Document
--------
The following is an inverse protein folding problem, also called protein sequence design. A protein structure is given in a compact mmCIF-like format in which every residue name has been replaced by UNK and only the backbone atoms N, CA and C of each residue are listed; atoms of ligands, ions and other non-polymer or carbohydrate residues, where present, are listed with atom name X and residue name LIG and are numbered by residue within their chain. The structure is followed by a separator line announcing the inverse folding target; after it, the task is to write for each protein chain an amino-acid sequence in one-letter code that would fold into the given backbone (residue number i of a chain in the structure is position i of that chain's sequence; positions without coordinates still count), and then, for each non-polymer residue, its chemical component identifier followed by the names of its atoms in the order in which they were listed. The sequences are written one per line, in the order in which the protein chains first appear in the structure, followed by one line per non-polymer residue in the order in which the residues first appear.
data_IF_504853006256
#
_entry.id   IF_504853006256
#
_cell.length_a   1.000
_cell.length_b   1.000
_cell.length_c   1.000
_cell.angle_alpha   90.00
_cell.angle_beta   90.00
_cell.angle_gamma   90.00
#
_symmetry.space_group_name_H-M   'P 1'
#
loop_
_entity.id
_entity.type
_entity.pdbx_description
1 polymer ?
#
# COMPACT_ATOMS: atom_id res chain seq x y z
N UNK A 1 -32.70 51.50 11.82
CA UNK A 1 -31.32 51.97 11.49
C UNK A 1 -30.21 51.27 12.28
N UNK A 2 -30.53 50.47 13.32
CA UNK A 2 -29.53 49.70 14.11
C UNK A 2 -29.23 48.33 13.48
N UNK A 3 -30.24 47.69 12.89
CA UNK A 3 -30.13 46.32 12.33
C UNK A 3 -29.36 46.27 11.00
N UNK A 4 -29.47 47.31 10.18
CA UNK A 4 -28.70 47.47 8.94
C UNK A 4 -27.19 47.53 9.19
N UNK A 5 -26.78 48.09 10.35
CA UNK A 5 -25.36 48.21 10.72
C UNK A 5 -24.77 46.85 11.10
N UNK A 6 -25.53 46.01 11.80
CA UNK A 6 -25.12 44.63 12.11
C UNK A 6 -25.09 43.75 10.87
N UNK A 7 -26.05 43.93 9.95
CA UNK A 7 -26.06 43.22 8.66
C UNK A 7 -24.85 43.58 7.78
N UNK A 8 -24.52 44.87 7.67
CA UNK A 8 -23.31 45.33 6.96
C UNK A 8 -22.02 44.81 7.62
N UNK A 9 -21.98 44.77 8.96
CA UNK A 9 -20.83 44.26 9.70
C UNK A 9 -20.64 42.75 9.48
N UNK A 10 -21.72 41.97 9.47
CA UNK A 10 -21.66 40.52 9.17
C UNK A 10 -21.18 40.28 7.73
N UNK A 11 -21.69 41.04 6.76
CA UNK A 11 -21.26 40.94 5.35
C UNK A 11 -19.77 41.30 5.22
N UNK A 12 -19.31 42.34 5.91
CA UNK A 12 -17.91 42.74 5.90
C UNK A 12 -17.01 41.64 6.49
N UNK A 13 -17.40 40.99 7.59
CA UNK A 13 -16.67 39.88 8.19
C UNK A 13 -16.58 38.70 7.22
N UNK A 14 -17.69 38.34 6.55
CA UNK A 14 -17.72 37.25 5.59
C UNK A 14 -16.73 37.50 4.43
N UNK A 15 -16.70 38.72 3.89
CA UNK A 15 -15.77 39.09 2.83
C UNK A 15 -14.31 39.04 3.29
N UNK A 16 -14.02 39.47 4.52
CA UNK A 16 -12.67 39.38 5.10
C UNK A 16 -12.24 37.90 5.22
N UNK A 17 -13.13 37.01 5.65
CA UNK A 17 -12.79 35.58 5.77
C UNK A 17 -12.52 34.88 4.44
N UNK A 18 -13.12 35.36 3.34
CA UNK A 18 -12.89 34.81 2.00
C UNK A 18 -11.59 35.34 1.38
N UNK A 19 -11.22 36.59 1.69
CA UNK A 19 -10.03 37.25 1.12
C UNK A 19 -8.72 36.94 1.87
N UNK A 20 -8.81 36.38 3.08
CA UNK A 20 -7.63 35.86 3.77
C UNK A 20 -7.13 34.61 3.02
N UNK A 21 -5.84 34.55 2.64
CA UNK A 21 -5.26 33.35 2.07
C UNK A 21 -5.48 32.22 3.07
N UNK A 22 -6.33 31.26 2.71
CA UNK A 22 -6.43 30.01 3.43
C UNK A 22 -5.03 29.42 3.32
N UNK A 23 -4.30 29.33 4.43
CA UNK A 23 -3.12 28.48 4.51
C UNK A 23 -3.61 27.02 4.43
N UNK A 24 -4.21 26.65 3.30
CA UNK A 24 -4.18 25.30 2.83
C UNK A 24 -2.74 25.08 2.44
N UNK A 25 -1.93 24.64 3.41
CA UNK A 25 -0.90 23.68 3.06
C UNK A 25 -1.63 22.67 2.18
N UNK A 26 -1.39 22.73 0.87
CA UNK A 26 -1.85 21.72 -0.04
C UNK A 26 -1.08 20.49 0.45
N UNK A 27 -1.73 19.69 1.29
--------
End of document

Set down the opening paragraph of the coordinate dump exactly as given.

The following is an inverse protein folding problem, also called protein sequence design. A protein structure is given in a compact mmCIF-like format in which every residue name has been replaced by UNK and only the backbone atoms N, CA and C of each residue are listed; atoms of ligands, ions and other non-polymer or carbohydrate residues, where present, are listed with atom name X and residue name LIG and are numbered by residue within their chain. The structure is followed by a separator line announcing the inverse folding target; after it, the task is to write for each protein chain an amino-acid sequence in one-letter code that would fold into the given backbone (residue number i of a chain in the structure is position i of that chain's sequence; positions without coordinates still count), and then, for each non-polymer residue, its chemical component identifier followed by the names of its atoms in the order in which they were listed. The sequences are written one per line, in the order in which the protein chains first appear in the structure, followed by one line per non-polymer residue in the order in which the residues first appear.